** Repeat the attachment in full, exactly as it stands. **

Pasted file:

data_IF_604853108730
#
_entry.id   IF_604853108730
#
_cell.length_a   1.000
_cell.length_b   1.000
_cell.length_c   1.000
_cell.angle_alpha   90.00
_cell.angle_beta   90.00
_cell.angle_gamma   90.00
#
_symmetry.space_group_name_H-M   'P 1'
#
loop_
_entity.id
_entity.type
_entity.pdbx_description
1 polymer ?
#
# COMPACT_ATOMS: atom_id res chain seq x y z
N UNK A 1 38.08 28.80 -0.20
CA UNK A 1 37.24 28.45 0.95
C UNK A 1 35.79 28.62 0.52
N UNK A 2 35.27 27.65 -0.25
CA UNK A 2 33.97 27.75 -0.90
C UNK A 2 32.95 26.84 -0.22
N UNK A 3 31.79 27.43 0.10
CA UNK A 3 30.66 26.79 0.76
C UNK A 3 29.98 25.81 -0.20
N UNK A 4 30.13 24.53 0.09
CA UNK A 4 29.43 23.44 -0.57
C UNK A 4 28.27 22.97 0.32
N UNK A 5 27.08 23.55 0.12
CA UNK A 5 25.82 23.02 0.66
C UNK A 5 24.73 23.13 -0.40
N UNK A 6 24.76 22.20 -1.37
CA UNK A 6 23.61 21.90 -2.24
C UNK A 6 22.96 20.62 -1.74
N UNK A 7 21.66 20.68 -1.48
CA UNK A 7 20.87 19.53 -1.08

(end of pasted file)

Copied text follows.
data_IF_604853108730
#
_entry.id   IF_604853108730
#
_cell.length_a   1.000
_cell.length_b   1.000
_cell.length_c   1.000
_cell.angle_alpha   90.00
_cell.angle_beta   90.00
_cell.angle_gamma   90.00
#
_symmetry.space_group_name_H-M   'P 1'
#
loop_
_entity.id
_entity.type
_entity.pdbx_description
1 polymer ?
#
# COMPACT_ATOMS: atom_id res chain seq x y z
N UNK A 1 38.08 28.80 -0.20
CA UNK A 1 37.24 28.45 0.95
C UNK A 1 35.79 28.62 0.52
N UNK A 2 35.27 27.65 -0.25
CA UNK A 2 33.97 27.75 -0.90
C UNK A 2 32.95 26.84 -0.22
N UNK A 3 31.79 27.43 0.10
CA UNK A 3 30.66 26.79 0.76
C UNK A 3 29.98 25.81 -0.20
N UNK A 4 30.13 24.53 0.09
CA UNK A 4 29.43 23.44 -0.57
C UNK A 4 28.27 22.97 0.32
N UNK A 5 27.08 23.55 0.12
CA UNK A 5 25.82 23.02 0.66
C UNK A 5 24.73 23.13 -0.40
N UNK A 6 24.76 22.20 -1.37
CA UNK A 6 23.61 21.90 -2.24
C UNK A 6 22.96 20.62 -1.74
N UNK A 7 21.66 20.68 -1.48
CA UNK A 7 20.87 19.53 -1.08